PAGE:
Vernon Town Council considers 'plate readers'
By Steve Smith - Staff Writer
Vernon - posted Fri., Jul. 22, 2011
It may soon become more difficult for people driving cars with outstanding tickets, overdue registrations or other infractions to drive through Vernon undetected.
The Vernon Town Council heard a presentation on July 19 that would equip one or more police vehicles with a License Plate Reader (LPR) system that is able to scan vehicles’ license plates and feed them into a database as the cruiser patrols the town.
Deputy Mayor Brian Motola said he asked Chief James Kenny to look into the tool.
Kenny said the device is computer software that can run on the laptops already in the vehicles, attached to detection devices mounted on the rear deck of the car. License plates can be read while the police vehicle is parked, or while being driven down the road.
The technology is similar to that of a bar-code scanner, but is able to read letters, as well as the color of the license plate. When entered into the database – which is actually a network of several databases in the Hartford area – the plate number is then potentially flagged for a variety of reasons.
“It reads the coordinates,” Kenny said. “It checks for unregistered vehicles, suspended registrations, uninsured vehicles...”
The officer would be alerted in “less than one second” if there is any such outstanding violation, said Kenny.
“There is a silent alert that tells him which camera it came from and what is wrong with the vehicle,” said Kevin Schneider, project manager for Warnock Automotive, which produces the systems. “If [example plate number] ‘ABC123’ is wanted anywhere in the country, it's going to pop up and say so.”
Kenny added that the system could also help look for missing and wanted people.
Kenny said he has spoken with chiefs in other towns that already have the system in place, including Wethersfield and Newington, and they indicated that they get the best results when used in high-traffic areas.
“It would be great to add to our inventory,” Kenny said.
Schneider said the detection system is already operational in seven states, including Connecticut. Several towns - including Enfield, Bloomfield, Manchester and East Hartford- already employ the devices.
The Capitol Region Council of Governments maintains the regional database.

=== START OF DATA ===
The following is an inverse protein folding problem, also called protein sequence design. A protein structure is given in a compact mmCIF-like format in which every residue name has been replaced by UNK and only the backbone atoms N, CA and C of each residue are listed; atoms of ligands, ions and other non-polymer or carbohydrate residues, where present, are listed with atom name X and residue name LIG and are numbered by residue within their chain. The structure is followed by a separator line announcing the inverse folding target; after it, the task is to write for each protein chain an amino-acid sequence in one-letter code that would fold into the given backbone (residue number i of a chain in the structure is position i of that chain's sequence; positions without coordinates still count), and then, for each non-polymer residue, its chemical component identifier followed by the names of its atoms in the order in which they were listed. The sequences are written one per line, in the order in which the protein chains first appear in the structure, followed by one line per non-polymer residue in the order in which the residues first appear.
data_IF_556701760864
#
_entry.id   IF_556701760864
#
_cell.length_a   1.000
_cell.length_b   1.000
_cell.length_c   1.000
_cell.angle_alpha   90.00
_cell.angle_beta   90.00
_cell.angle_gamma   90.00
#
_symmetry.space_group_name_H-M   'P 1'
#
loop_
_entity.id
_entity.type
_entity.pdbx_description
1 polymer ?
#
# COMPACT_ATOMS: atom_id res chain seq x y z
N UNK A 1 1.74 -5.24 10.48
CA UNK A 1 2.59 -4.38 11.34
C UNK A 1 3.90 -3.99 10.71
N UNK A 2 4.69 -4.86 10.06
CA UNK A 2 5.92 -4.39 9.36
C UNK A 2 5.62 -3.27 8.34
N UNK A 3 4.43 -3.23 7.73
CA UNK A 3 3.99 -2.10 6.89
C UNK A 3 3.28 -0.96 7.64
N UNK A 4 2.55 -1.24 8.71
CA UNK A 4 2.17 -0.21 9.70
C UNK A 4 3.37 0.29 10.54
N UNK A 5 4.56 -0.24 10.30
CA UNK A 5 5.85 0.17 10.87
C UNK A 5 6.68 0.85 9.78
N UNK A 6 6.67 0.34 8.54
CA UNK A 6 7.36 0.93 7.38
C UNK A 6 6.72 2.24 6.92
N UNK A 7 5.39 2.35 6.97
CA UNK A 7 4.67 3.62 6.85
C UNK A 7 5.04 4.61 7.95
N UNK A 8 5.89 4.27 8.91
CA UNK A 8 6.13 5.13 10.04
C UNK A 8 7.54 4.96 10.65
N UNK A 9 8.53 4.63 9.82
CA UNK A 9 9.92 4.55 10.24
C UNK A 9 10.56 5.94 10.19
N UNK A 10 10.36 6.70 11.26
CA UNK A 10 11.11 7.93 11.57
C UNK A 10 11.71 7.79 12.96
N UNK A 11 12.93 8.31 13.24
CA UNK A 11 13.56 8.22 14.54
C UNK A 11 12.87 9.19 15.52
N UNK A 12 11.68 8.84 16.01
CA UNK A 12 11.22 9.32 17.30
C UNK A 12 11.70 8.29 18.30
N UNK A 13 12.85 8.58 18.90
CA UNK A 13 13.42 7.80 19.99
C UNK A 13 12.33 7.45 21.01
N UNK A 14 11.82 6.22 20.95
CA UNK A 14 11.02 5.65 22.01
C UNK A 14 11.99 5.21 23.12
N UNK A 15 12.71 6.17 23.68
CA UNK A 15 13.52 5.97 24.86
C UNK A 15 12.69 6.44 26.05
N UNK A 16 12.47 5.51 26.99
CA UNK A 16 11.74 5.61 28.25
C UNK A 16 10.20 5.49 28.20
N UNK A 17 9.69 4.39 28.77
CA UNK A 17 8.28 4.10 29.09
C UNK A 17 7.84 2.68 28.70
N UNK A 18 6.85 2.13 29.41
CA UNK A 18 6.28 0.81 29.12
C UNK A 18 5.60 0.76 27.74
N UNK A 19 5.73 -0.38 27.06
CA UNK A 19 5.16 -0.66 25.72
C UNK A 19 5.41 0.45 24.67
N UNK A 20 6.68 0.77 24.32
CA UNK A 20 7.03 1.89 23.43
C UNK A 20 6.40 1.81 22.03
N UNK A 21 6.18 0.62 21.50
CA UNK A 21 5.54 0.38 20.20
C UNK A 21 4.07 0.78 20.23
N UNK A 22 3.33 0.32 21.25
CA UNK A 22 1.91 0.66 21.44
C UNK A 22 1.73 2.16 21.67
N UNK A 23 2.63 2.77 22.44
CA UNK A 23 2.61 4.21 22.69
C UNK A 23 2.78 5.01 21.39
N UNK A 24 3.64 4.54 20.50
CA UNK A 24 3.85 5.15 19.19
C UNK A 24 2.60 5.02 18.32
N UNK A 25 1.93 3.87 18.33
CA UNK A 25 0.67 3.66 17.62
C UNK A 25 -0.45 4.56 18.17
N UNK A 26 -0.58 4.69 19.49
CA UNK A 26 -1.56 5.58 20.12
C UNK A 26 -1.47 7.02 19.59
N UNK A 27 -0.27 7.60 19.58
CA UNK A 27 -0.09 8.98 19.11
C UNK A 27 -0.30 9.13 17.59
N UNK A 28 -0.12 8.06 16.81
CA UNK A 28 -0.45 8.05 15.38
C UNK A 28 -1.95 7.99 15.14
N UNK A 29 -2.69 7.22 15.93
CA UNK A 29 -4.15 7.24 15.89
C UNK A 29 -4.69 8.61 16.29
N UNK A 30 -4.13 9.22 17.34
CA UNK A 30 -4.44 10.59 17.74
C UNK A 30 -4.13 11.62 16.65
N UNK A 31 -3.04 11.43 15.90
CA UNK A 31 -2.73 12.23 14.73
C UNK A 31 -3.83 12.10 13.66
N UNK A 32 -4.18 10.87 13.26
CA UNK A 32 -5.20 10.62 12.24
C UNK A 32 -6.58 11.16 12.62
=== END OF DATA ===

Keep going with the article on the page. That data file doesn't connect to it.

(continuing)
Schneider said there is more to the system than just motor vehicle enforcement.
“It has been very successful in saving hundreds of unregistered and uninsured vehicles from traveling the roads in your area,” he said. “It has also helped solve a triple homicide in East Hartford.”
Schneider said the system has also helped in homeland security investigations.
Schneider said the scanner takes an image of the license plate and stamps a
He added that no personal information about the driver is gathered. The system also does not detect the speed of the vehicle.
Kenny said the ACLU has expressed some concern over the potential future uses of the technology to track one's whereabouts, but the system currently only acts as a better set of eyes on license plates, which is considered public information.
The price tag is $13,500 per system. There is also a $100-per-year fee that goes to the maintenance of the database. When asked about the reliability of the system, Schneider said the readers already in place have been operational “99 percent of the time.”
The price also includes training of officers, and assistance from Schneider, should any occasions arrive.
Kenny said the department would likely ask for one system, and then “see how it works.” He added that Vernon police vehicles already have several high-tech items, including a digital video camera system, but that the software uses less than 3 percent of the active memory of a computer. Kenny also said he was sure that if the council eventually approved the purchase of a system for use in Vernon, he would be able to find the $100 fee in the police budget.
Kenny also asked Schneider if the VPD could use a system on a trial basis.
Motola suggested that the council look into its available funds and address the item at its next meeting.
Councilwoman Pauline Schaefer said the potential exists for the town to recoup outstanding motor vehicle taxes from vehicles that need to be re-registered.
“This could probably pay for itself in a very short time,” she said.
Kenny said there are also several infractions for which the state reimburses towns.
“I don't think anybody here is going to say no to this,” said Councilman Bill Campbell.